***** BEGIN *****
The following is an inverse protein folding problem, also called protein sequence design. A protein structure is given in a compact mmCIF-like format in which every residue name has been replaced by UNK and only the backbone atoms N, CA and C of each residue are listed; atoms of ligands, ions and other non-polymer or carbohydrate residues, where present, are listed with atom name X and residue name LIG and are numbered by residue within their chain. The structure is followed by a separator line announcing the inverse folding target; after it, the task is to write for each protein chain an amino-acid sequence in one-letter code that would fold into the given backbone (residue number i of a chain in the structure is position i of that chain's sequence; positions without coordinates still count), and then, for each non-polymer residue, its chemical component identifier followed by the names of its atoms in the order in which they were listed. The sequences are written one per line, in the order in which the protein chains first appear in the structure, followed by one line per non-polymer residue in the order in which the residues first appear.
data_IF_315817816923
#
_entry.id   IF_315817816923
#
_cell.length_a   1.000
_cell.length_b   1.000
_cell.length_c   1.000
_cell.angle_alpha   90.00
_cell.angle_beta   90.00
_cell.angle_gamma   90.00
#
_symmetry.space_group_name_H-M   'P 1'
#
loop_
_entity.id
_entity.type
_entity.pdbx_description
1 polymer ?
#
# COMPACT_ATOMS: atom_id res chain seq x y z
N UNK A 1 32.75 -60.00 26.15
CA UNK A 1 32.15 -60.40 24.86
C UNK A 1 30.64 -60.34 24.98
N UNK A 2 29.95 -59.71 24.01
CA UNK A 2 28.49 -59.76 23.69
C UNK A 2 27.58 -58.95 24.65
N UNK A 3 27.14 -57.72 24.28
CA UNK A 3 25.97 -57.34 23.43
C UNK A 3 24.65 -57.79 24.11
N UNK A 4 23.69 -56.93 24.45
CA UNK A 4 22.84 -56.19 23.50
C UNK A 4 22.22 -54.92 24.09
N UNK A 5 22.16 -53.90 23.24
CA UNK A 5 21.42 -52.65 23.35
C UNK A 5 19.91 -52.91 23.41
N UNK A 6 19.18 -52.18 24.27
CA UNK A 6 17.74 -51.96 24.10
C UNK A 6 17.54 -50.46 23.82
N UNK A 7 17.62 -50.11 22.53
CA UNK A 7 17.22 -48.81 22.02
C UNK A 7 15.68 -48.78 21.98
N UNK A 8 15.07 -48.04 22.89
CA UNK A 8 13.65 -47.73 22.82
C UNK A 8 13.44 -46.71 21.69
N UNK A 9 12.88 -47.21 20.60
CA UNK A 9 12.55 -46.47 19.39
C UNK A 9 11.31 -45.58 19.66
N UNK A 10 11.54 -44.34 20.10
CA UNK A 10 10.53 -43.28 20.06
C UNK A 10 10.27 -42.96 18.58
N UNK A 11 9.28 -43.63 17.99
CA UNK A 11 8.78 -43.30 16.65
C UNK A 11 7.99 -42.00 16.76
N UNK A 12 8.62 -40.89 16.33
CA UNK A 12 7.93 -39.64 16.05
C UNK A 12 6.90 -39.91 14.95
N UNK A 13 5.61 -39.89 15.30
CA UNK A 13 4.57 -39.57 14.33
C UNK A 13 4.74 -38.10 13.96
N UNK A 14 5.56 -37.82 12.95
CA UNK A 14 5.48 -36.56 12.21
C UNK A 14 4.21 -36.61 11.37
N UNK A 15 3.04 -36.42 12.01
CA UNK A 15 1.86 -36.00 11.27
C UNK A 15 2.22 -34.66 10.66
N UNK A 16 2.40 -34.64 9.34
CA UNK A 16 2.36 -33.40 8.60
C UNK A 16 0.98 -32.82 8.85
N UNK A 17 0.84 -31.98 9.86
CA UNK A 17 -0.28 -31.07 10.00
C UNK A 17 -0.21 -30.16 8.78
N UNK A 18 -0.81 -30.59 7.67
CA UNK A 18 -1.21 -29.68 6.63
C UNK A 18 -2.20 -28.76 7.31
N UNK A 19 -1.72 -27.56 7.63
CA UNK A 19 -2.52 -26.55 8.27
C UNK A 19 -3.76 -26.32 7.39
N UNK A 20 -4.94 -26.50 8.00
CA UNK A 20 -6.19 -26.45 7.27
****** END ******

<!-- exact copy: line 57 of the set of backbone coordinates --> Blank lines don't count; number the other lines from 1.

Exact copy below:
C UNK A 12 6.90 -39.91 14.95